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March 2015 E-News

Astronaut Scott Kelly and cosmonaut Mikhail Kornienko will launch to the International Space Station March 27, becoming the first station crew to spend a year in space – researchers expect the mission’s investigations to provide data on physical and mental changes and challenges astronauts may face when they embark on longer-duration missions, like those to an asteroid and Mars.  

On March 22, CBS Sunday Morning featured a video segment on the mission. If you have children, be sure to watch for TIME For Kids which is offering a series of articles this year on the station’s science mission, including the twins Study with Kelly’s brother Mark, a former astronaut. TIME magazine is posting more on the mission on its website this week.

The launch, which will be televised on NASA TV and nasa.gov, is set for 2:42 p.m. CDT. Cosmonaut Gennady Padalka will join the two on the launch, rounding out the 43rd expedition to the station: He returns home in September.

I wanted to share some of the wonderful photographs NASA.gov is posting. Here's one by photographer Bill Ingalls who captured an incredible shot of the Soyuz capsule that brought Expedition 42 commander Butch “Barry” Wilmore home with the moon behind it, seen above. JSC photographer Bill Stafford caught engineers in the vacuum chamber testing the next generation space suit being developed for Orion. The other is a photo taken from the space station’s earth observation camera of the Texas Gulf Coast. Can you identify the cities?

Though the solar eclipse on March 20 was not visible at JSC, Expedition 43 Commander Terry Virts watched it from the space station and sent a photo out on his twitter account. This is the world's first total solar eclipse since November 2013.

The Orion’s heat shield that survived re-entry during its December flight test is now at Marshall Space Flight Center in Huntsville, Ala., to assess the shield’s performance. Experts are extracting samples of the ablative material, or Avcoat, to measure the char layers and degree of erosion or ablation.  Well done also to the Orion team on the completion of the latest test of the crew module’s launch abort system attitude control motor and to engineers designing the Space Launch System on a successful ground test March 11 of one of the most powerful rocket boosters ever built; it packs 3.6 million pounds of thrust.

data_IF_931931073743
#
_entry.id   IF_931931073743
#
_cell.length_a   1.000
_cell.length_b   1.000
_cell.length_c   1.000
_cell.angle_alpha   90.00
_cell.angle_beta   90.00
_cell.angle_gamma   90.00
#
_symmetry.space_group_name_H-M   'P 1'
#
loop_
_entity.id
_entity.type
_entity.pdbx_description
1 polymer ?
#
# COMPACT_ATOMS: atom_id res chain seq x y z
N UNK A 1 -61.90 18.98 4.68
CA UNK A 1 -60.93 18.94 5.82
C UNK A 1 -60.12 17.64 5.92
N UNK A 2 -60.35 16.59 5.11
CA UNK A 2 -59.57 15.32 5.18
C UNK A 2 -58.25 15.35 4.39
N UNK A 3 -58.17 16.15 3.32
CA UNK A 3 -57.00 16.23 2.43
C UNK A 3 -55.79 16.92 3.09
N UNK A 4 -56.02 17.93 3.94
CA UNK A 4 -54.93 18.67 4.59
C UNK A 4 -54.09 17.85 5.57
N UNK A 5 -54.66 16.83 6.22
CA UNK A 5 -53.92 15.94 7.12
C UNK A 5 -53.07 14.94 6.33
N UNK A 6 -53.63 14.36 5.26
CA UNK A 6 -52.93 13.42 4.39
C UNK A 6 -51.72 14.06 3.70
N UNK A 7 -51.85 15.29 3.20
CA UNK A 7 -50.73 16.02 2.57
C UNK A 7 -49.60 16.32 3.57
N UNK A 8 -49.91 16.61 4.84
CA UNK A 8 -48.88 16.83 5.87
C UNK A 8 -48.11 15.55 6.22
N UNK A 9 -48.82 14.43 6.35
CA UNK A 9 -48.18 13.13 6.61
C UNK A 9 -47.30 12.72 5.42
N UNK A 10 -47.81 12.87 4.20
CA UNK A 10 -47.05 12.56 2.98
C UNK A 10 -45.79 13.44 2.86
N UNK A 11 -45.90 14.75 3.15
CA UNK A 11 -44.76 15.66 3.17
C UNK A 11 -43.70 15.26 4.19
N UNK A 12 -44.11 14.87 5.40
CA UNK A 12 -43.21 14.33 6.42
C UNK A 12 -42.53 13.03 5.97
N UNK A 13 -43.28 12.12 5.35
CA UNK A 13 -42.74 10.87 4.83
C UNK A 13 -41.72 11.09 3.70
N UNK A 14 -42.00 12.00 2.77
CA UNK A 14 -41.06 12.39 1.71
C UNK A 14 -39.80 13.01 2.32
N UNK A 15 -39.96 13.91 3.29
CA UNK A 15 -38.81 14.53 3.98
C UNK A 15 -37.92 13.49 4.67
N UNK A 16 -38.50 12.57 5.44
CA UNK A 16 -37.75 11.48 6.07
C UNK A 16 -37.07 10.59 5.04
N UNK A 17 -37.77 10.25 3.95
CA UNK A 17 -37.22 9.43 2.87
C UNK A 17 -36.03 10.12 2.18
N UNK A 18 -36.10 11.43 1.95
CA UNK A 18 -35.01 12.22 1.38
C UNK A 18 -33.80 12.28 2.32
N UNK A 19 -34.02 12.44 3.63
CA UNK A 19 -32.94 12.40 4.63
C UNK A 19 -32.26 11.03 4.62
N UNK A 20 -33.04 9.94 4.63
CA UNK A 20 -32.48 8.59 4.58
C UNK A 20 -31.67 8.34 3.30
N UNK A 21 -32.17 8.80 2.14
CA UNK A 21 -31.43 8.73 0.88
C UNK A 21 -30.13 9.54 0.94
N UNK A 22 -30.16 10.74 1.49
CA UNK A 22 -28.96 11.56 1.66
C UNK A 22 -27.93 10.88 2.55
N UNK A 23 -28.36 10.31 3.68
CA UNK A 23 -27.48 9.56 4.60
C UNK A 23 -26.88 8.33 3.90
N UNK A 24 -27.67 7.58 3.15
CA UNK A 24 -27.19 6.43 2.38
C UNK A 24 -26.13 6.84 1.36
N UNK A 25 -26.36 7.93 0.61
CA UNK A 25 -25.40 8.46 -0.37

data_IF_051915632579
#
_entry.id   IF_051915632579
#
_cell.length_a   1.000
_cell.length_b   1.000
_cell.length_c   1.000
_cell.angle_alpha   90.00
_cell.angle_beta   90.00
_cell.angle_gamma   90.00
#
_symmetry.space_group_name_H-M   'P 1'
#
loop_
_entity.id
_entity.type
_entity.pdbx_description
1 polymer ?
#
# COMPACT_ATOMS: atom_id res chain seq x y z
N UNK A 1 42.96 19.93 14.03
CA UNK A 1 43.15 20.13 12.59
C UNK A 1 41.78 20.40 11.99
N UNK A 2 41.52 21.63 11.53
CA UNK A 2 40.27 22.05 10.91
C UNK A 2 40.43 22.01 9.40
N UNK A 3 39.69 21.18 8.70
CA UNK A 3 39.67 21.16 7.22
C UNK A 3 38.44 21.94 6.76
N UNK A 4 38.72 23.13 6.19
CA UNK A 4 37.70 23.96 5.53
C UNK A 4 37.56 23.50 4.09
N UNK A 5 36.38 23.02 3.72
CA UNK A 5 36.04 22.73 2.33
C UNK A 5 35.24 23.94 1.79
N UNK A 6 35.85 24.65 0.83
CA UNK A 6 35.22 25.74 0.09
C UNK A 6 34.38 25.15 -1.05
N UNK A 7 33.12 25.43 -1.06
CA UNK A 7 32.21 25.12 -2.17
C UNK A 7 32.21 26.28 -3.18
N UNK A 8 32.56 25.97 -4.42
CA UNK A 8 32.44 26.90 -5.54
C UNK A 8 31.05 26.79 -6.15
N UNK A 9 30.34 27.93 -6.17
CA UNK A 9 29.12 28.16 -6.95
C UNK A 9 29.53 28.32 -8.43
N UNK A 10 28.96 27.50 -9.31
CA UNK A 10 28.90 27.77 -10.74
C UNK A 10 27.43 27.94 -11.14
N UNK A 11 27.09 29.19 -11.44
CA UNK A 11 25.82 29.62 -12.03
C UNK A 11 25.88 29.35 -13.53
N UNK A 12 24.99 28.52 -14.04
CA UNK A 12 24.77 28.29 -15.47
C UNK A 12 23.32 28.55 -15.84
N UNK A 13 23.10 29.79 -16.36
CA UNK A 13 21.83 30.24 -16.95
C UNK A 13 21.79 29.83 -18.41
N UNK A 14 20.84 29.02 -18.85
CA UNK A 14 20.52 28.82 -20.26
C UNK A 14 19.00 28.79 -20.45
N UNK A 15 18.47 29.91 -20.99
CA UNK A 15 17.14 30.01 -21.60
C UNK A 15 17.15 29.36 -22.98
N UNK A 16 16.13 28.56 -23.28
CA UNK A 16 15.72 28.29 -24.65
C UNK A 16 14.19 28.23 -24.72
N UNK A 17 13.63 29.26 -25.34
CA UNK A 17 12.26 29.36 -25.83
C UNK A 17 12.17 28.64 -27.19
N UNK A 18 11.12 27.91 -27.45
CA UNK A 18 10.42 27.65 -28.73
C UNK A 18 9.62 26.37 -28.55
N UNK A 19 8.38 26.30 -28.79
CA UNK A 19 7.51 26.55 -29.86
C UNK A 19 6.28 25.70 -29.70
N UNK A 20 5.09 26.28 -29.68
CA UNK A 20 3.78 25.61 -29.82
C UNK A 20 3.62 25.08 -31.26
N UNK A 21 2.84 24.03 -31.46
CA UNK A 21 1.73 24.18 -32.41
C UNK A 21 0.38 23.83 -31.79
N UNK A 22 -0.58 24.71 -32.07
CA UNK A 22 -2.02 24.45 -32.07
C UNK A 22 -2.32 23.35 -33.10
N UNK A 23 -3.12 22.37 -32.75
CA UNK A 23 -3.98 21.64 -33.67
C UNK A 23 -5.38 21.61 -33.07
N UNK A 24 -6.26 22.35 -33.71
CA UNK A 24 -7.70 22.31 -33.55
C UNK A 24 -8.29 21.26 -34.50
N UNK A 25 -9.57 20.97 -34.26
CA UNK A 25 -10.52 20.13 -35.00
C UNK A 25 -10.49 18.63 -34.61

A big, bright James Webb Space Telescope “STTARS” is now deep in the heart of Texas. The Space Telescope Transporter for Air Road and Sea (STTARS) is a giant white shipping container with a very important cargo: a test model of part of the Webb telescope, called the “Pathfinder Backplane.” The real telescope will arrive for testing in 2017.

JSC personnel are also working with the Bigelow Expandable Activity Module, or BEAM, team as they prepare the expandable habitat for launch to the space station this year. Once deployed it will add 565 cubic feet of volume—the size of a family tent.

Next month I’ll provide more information on the upcoming launch of the Expedition 44 crew that includes Kjell Lindgren, Kimiya Yui and Oleg Kononenko, who will launch on May 26.

Regards,

Ellen Ochoa
JSC Director

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Page Last Updated: March 26th, 2015
Page Editor: Jason Roberts